"The Turks were great friends, and I've a great relationship with [Turkish President Recep Tayyip] Erdogan, … the Saudis, the Emiratis, etc. What were they doing? They were so determined to take down [Syrian President Bashar al-]Assad and essentially have a proxy Sunni-Shia war. What did they do?" Biden asked, according to a recording of the speech posted on the White House's website. "They poured hundreds of millions of dollars and tens of thousands of tons of weapons into anyone who would fight against Assad, except that the people who were being supplied were al-Nusra, and al Qaeda, and the extremist elements of jihadis coming from other parts of the world."Calling these remarks "an inconvenient truth" has become something of a banality in the media when reporting on this speech. I've heard it called that on CNN and FoxNews, so Foreign Policy was hardly being creative with this tag line. They all mean to say that Biden's remarks about Turkey rang truth., but as regular readers of this blog already know, I often see things differently, and I think the "inconvenient truth" to be found in these remarks is what it reveals about the Obama Administration’s view of the Assad regime.
"President Erdogan told me -- he is an old friend -- said, 'You were right; we let too many people through. Now we are trying to seal the border" with Syria, Biden said.
By making the Syrian government the victim in his analysis, Biden was saying that the regime of Bashar al Assad was not the biggest problem "we" - he was speaking as an executive representative of the United States - face, in Syria. That may well be the position of the Obama Administration, but it is certainly not the reality that millions of Syrians and all the countries bordering Syria have had to deal with as Assad's brutal crack down on pro-democracy protesters turned into a civil war in which that regime has used the most vicious tactics and committed war crime after war crime as it has attempted to crush any opposition to its forty plus years of dictatorship.
The "inconvenient truth" revealed in Biden's remarks is that such dictatorships and such tactics have never been a problem for the US government and they don't really oppose them now in Syria either.
Missing from Biden's remarks was any mention of Assad's three year air assault on Syrian civilians, his use of long range artillery to decimate Syrian cities and villages, his attacks on hospitals, schools and breadlines, even his use of chemical weapons. This civil war has resulted from Assad's desperate attempts to cling to power and it has killed as many as two hundred thousand Syrians, displaced about 9.5 million, and forced 3 million to flee to neighbouring countries to escape the carnage, sometimes with Assad's forces trying to shoot children in the back as they crossed the border. 1.6 million have become refugees in Turkey and that has placed a tremendous burden on Syria's northern neighbour. Joe Biden doesn't mind about that, and he doesn't mention it in his one-sided condemnation of Turkey. He doesn't care about Assad's slaughter or the people desperate to escape it. He demands that Turkey close its border.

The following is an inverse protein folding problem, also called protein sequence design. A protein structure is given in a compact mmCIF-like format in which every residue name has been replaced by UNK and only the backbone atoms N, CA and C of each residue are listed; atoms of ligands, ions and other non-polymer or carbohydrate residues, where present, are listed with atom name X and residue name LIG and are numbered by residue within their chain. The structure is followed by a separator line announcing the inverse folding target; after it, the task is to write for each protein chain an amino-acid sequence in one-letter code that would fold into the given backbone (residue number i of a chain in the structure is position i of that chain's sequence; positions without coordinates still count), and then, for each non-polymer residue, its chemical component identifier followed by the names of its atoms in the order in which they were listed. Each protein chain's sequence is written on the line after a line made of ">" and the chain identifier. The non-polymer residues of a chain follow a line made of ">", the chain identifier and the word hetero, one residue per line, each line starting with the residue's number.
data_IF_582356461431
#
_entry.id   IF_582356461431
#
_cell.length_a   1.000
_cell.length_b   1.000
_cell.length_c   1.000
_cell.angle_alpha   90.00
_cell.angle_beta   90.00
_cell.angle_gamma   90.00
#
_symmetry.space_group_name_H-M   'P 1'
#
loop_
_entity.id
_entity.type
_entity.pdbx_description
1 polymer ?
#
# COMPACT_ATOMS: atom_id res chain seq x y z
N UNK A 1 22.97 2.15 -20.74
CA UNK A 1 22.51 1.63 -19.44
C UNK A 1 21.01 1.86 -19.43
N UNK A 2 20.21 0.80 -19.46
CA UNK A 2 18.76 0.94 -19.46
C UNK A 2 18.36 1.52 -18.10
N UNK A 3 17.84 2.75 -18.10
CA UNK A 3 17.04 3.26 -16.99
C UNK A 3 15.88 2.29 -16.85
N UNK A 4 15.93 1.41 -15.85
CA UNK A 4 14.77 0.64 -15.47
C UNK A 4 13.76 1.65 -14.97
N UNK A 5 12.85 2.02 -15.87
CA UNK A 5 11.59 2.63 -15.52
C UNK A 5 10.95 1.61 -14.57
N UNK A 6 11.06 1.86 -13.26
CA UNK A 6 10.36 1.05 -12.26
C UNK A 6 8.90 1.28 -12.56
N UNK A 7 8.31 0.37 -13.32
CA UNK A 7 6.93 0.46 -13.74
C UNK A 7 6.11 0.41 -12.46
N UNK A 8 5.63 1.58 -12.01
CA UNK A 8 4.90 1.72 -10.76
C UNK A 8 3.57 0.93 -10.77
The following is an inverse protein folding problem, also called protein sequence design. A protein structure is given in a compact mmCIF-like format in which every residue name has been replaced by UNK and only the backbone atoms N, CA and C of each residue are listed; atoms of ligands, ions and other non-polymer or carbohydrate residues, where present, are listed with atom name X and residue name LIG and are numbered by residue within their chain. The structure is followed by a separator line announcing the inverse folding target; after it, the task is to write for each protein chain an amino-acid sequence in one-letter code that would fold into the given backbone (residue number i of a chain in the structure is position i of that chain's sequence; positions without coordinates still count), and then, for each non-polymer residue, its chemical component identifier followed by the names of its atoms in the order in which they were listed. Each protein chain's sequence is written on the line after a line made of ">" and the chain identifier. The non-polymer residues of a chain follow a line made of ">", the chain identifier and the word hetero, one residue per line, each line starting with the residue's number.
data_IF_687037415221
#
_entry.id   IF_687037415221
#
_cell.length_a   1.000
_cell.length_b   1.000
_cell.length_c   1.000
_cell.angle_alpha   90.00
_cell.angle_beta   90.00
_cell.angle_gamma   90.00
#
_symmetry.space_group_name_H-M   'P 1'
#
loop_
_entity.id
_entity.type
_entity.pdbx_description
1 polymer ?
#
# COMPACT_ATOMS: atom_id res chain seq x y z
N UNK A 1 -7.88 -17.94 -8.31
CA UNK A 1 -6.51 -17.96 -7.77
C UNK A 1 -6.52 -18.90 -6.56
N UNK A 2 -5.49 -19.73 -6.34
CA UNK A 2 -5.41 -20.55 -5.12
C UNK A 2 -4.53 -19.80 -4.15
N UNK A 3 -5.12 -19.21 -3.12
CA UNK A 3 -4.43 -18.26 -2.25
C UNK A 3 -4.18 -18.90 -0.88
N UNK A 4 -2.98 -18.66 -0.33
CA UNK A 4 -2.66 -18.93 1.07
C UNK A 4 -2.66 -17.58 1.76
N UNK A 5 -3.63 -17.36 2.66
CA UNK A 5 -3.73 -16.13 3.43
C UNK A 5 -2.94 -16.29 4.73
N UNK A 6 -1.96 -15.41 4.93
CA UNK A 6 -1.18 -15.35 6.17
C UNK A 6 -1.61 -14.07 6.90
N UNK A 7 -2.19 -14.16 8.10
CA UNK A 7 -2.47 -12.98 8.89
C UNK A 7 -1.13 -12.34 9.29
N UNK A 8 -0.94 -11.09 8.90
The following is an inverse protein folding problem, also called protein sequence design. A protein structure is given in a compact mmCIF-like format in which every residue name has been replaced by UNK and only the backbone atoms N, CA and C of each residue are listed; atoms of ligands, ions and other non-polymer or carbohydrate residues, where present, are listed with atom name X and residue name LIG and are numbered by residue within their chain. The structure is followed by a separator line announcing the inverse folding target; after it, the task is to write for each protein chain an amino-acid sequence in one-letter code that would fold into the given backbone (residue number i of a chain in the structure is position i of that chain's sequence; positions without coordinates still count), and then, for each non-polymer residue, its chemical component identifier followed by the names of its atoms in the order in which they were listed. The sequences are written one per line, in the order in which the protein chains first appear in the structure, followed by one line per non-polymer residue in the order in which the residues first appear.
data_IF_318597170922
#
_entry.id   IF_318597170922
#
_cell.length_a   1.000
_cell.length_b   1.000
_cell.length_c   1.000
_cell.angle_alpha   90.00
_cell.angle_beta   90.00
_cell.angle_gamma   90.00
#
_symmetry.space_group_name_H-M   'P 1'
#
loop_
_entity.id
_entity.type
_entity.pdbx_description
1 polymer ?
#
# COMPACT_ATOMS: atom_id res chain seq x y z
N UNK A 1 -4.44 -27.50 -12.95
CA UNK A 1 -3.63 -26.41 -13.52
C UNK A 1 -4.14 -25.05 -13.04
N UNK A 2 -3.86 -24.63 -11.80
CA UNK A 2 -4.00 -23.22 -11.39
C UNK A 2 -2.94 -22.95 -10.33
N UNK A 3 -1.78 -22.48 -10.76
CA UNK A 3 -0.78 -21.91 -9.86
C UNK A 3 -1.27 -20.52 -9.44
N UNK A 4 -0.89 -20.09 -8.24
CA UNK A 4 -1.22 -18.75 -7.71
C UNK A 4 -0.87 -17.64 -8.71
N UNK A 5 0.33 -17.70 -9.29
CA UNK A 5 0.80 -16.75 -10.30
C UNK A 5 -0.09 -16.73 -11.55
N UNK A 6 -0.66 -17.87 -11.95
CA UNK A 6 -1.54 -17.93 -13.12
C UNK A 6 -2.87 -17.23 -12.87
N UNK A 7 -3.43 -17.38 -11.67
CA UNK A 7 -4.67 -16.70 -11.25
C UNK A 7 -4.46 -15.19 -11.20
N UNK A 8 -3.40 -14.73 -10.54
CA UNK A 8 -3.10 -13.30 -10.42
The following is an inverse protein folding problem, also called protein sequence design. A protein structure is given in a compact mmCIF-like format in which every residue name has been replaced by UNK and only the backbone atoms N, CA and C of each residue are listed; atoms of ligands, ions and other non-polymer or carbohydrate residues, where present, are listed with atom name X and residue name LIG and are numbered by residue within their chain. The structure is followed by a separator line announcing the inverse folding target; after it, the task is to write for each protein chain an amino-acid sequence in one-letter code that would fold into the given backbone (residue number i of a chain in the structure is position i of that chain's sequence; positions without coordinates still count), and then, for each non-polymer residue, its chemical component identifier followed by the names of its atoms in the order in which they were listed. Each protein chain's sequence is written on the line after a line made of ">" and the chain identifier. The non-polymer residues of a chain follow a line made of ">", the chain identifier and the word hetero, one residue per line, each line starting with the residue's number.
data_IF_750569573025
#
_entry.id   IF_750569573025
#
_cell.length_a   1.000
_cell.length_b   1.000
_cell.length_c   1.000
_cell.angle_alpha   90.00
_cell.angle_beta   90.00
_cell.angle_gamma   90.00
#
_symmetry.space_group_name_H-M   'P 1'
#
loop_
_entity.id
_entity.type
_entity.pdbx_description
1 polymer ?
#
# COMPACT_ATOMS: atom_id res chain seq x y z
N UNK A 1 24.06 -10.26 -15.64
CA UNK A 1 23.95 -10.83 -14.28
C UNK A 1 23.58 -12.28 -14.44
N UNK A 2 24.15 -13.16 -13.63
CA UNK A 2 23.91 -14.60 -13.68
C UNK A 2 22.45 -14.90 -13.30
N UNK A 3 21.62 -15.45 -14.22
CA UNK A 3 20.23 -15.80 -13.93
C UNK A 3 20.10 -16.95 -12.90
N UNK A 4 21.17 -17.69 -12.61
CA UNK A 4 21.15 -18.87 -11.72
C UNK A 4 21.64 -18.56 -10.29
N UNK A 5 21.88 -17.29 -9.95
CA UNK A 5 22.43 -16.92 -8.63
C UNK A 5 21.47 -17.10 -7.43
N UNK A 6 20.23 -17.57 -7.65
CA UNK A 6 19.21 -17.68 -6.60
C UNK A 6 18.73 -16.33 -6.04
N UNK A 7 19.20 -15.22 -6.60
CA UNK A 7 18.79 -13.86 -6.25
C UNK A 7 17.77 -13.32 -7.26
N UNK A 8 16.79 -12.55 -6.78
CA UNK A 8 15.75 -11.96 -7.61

|Syrian refugees walk past tents at the Boynuyogun Turkish Red Crescent camp|
The flow of Syrian refugees fleeing to Turkey began slowly at first. It got its first big push in June 2011 before the Syrian Army siege of Jisr al-Shughour. This town of 41,000 near the Turkish-Syrian border was nearly abandoned by its residents, with many seeking refuge across the border. As Assad's violence against his people increased, what began as a trickle became a torrent. While the Obama Administration may have liked to see that border closed, leaving those refugees to their fate, the Turkish people and the Turkish government took a more humanitarian approach. They welcomed the these refugees, and at great cost and "inconvenience" they did what they could to care for and protect them.
They realized that they may have to make space for millions of uprooted neighbours as the wounds of war were allowed to fester by its NATO allies while Assad was provided almost unlimited military support, and "boots on the ground," from his allies, Russian and Iran, two other forces that were conspicuously absent from Biden's list of countries causing problems in Syria. The Turks also realized that these people could never go home as long as Assad was in power. So they did help to arm and protect the Free Syrian Army and other democratic forces fighting his regime. However they never supported ISIS and other jihadists as Joe Biden and Bashar al-Assad have claimed. Hence Biden's apology.
For all its rhetoric to the contrary, the Obama Administration has never viewed the Assad regime as the problem. It used his torture chambers as he partnered with the CIA in the "War on Terror," he allowed Israel to keep Golan without too much fuss, his brutal methods were credited with creating "stability" in the region, and Obama thought he was on the verge of forging a new "peace deal" with Assad when protests against his rule broke out. From the US government perspective, Assad has not been the problem, those who would overthrow him are. This is the "inconvenient truth" hidden in Joe Biden's Harvard comments.
2013 saw more than a million Syrians flee Assad's killing spree to Turkey. Hundreds of thousands more fled to Syrian neigbors Lebanon, Jordan and Iraq, tens of thousand to other Arab countries. Bulgaria accepted about ten thousand, while more than a thousand each were taken in by countries as far away as Sweden, Italy, Argentina, and Brazil. Joe Biden wants borders closed to Syrian refugees and in this case, the Obama Administration practises what it preaches, in 2013 only 36 Syrian refugees were accepted by the United States.